No, ma’am. We’re musicians.


There’s a great line early in the movie The Blues Brothers where our anti-heroes Elwood and Jake Blues (Dan Aykroyd and John Belushi) go searching for their former bandmates, in an effort to get the band back together. They arrive at a rundown boarding house and start asking the landlady pointed questions, all serious-like in their black suits, skinny black ties, and opaque sunglasses.

The landlady eyes them warily. “Are you the police?”

“No, ma’am. We’re musicians,” says Elwood.

It’s a very funny moment, especially for musicians, because actor Dan Aykroyd delivers the line crisply and succinctly, as if this were not a non-sequitur, but coming from a place of even higher authority than if they were just cops. He might as well have said, “No ma’m. We’re the F.B.I.”

As musicians, we’re often looked to as the resident authority figure on all matters involving music, audio, or acoustics—even in areas where we may be a little out of our depth. For example, someone might ask you to recommend a home stereo system, about which you may know very little. But you can still answer thoughtfully. Think about how you would shop for a home stereo system. Certainly your approach would be different from someone who didn’t know music, gear, or audio at all. And you can relate that to help people sort out their own thoughts, even if you can’t tell school them on receiver brands or total harmonic distortion percentages.

In my untrained youth, I worked as a salesman at a stereo store, and would watch people come in, approach the wall of hi-fi amplifiers and immediately turn up the bass on whatever was playing at the time to “audition” the system. These tire-kickers would then simply stand at the receiver and start moving to the beat—as opposed to backing up, finding the sweet spot in the equilateral triangle formed by speakers and listener, and standing still for a careful listen. That’s how I could tell these people knew nothing about audio.

From that experience, I formulated my own plan on how I would forevermore audition audio systems. I would listen to them with their EQ settings flat; I would bring my own CDs of familiar and varied listening material; and I would always triangulate the sweet spot between myself and the speakers. Lo and behold, that’s how I evaluate audio gear to this day.

I never presumed to have specific technical expertise, just some basic musician-sense. But it came in handy recently when I attended a lecture a friend was giving at a local university. (The subject was screenwriting, and had nothing to do with music.) Once inside the lecture hall, I could see there was a problem up on the stage. Several people were gathered around a small portable sound system, looking worried. I approached the stage and asked if I could help.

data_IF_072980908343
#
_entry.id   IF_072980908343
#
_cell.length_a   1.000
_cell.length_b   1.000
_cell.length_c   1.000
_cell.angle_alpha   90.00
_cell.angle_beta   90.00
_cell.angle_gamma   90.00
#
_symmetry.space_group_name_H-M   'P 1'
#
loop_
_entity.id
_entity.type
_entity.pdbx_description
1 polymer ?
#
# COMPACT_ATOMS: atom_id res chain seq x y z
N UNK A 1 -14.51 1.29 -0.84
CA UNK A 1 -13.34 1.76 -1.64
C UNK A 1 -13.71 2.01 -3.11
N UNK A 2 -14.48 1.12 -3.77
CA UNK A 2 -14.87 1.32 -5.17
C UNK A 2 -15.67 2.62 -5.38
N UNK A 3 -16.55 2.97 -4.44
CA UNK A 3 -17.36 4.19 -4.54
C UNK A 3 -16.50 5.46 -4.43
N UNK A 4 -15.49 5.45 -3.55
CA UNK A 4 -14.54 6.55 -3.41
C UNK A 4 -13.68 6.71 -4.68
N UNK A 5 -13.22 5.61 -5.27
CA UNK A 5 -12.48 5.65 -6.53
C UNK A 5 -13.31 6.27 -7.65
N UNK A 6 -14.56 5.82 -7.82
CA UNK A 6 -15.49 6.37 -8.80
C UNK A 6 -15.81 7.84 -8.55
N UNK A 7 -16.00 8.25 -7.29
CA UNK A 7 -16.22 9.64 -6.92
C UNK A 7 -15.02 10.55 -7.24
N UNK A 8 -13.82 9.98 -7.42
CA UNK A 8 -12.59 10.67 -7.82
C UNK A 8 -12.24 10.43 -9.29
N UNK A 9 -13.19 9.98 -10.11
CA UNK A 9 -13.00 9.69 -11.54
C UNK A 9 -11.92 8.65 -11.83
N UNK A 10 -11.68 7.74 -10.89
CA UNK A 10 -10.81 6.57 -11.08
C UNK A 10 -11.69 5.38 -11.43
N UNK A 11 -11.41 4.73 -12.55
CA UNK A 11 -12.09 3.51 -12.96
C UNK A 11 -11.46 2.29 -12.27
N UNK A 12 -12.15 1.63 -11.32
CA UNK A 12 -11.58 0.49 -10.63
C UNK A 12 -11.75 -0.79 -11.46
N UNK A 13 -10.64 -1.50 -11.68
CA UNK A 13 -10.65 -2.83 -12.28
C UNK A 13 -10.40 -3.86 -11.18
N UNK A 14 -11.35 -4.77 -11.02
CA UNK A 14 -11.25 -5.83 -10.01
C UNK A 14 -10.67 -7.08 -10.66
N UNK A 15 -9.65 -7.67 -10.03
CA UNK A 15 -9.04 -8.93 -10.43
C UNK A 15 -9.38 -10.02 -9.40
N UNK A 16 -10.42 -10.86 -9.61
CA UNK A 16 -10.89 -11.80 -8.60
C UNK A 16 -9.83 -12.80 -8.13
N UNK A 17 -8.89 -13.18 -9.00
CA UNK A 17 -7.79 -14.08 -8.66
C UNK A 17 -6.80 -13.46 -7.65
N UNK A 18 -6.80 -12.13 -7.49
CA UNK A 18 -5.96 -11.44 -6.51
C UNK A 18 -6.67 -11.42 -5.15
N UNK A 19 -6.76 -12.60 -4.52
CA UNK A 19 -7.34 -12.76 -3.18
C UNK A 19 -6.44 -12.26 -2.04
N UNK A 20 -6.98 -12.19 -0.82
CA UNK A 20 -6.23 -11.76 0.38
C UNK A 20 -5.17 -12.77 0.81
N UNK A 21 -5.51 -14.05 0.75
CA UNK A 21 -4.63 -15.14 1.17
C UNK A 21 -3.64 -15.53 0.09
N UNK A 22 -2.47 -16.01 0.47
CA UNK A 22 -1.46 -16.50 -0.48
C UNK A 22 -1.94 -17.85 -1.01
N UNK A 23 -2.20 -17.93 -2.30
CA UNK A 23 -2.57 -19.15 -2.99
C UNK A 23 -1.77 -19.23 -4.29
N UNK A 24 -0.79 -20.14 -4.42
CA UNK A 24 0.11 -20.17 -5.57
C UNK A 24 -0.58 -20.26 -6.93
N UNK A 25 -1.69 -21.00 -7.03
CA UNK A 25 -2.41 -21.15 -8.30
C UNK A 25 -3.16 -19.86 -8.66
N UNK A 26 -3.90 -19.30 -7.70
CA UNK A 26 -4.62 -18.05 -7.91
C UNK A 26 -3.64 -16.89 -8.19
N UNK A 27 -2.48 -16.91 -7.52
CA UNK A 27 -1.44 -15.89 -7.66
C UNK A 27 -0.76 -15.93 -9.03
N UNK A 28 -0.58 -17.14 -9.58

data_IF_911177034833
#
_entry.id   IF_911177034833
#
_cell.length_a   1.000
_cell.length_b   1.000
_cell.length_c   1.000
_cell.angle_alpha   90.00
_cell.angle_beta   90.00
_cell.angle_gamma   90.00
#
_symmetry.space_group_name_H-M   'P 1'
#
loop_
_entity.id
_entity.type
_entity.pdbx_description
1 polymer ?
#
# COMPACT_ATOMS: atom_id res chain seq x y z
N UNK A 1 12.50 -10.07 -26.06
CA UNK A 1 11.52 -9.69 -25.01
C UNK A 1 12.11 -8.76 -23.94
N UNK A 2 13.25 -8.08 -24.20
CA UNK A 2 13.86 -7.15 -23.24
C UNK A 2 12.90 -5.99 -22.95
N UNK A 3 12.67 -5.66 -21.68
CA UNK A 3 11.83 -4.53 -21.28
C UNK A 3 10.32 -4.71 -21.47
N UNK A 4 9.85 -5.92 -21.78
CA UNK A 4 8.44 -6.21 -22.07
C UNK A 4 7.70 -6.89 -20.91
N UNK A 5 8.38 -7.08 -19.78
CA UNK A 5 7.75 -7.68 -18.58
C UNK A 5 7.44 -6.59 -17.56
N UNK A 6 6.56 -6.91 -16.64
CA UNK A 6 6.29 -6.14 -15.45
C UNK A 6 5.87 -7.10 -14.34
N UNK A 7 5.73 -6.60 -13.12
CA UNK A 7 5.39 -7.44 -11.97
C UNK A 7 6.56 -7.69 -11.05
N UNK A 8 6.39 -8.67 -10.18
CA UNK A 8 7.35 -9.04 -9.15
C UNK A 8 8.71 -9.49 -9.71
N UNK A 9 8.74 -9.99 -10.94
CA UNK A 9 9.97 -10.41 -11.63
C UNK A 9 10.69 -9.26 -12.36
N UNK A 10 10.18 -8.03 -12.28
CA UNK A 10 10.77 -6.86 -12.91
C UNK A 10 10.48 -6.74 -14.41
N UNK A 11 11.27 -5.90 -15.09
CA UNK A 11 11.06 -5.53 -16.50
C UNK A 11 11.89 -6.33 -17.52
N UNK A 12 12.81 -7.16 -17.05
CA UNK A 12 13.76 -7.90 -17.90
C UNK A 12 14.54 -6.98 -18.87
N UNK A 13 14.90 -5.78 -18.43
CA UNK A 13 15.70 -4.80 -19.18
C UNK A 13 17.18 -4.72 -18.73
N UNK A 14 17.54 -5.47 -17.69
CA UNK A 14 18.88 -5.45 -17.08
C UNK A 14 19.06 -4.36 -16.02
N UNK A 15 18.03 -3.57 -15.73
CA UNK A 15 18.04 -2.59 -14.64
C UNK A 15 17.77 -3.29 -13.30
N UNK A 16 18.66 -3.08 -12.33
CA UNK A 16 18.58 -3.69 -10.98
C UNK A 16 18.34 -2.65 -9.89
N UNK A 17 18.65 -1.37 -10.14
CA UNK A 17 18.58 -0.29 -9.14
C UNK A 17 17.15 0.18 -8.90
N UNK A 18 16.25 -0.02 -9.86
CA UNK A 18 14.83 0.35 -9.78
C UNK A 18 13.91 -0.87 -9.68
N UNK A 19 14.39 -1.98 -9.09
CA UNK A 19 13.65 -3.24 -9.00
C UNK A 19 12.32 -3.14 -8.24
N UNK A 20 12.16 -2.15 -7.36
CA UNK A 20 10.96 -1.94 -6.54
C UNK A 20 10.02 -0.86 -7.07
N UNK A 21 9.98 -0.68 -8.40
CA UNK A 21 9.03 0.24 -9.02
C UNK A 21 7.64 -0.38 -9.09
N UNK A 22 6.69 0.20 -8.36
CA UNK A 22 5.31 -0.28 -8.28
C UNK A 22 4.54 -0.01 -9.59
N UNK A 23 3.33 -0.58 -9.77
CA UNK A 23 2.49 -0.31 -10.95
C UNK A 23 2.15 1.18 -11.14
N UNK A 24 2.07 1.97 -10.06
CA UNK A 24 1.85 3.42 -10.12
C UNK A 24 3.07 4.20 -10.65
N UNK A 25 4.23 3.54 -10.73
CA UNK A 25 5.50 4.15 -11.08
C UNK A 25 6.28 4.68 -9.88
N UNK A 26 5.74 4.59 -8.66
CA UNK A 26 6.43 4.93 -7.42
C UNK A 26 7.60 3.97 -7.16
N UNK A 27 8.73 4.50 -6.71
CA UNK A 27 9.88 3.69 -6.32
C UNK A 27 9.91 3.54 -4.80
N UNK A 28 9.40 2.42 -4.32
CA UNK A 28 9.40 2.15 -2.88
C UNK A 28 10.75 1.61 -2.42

“We can’t get the sound working,” said my friend, speaking for the group of presenters.

“I’m a musician,” I asserted. “Let me see what I can do.” And I hopped up onto the stage.

It was a simple matter to solve. They were using a wireless handheld mic whose receiver was plugged into a powered speaker. But they couldn’t figure out the relationship between the output of the receiver versus the volume on the powered speaker. The sound was either inaudible or feedback-squealing loud, and they were flustered. To me it was as natural as setting up a sound on my amp. I first turned both volumes all the way down. Then I cranked the speaker volume three-quarters of the way up and slowly brought up the output on the wireless receiver. The meter on the receiver looked good and the sound rang out clear and loud. I had my friend do a mic check, but her voice was softer than mine, so I momentarily took the mic from her and figured out how to boost the gain on the handheld transmitter. Now all the levels were good. Everyone smiled.

But I didn’t stop there. The powered speaker was on the floor, off the stage and behind a lectern. I lifted the speaker up, put it on the lectern itself, and moved the whole arrangement to the front edge of the stage so that the presenter wouldn’t pass the mic in front of the speaker, potentially creating feedback. I explained to the group that although it sounded good to us on stage, when the room filled up with people, this would guarantee a better sound for the house. Again, approving smiles all around.

Later, my friend commented that she thought I was “just a guitar player” and not an “audio genius.” I explained that all “mere guitar players” could do what I had done, and that “genius” was a strong word for my quick bit of stagecraft. And then she laughed, recalling the way I had said “I’m a musician” when I approached the stage.

“It was like you were saying, ‘Stand back, people, I’m a doctor!’” she said.

 “No ma’am. I’m a musician,” I thought to myself silently, while enjoying a laugh with my friend.

One Response to No, ma’am. We’re musicians.

  1. Sally Kitt says:

    Once again, Jon, you’ve scored with “No, M’am, We’re musicians.” I love the gentle laughter (and an occasional belly laugh) I get from your pieces. I’m sure the Blues Brothers would appreciate the opening, and I liked hearing about your youthful experience in the electronics store. “Tire -kickers” was a near belly laugh, outloud anyway. And the story about your recent heroics in rescuing the day for the writers conference with your audio expertise hit home with me. Anyone who rescues a situation like this is indeed a “higher authority”–doctor, God, or musician.

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